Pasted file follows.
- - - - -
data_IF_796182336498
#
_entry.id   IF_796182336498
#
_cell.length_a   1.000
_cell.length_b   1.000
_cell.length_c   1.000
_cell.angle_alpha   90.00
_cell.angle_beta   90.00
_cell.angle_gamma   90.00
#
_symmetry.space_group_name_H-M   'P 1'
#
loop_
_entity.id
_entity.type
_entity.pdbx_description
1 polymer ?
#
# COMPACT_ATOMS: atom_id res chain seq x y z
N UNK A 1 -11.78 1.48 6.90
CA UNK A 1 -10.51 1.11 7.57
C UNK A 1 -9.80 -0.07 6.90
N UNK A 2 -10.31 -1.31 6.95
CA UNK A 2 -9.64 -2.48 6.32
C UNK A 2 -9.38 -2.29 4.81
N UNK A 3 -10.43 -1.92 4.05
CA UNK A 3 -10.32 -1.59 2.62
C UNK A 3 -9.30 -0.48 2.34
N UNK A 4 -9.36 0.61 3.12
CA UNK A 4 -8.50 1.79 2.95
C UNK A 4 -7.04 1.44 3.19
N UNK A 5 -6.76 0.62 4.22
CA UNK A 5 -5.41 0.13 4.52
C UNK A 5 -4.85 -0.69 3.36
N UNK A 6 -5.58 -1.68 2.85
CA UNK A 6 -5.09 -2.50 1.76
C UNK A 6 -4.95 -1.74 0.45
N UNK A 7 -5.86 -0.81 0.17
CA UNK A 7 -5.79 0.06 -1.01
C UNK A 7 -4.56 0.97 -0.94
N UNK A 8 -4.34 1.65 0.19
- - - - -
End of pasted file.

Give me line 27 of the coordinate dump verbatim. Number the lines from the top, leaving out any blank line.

N UNK A 3 -10.43 -1.92 4.05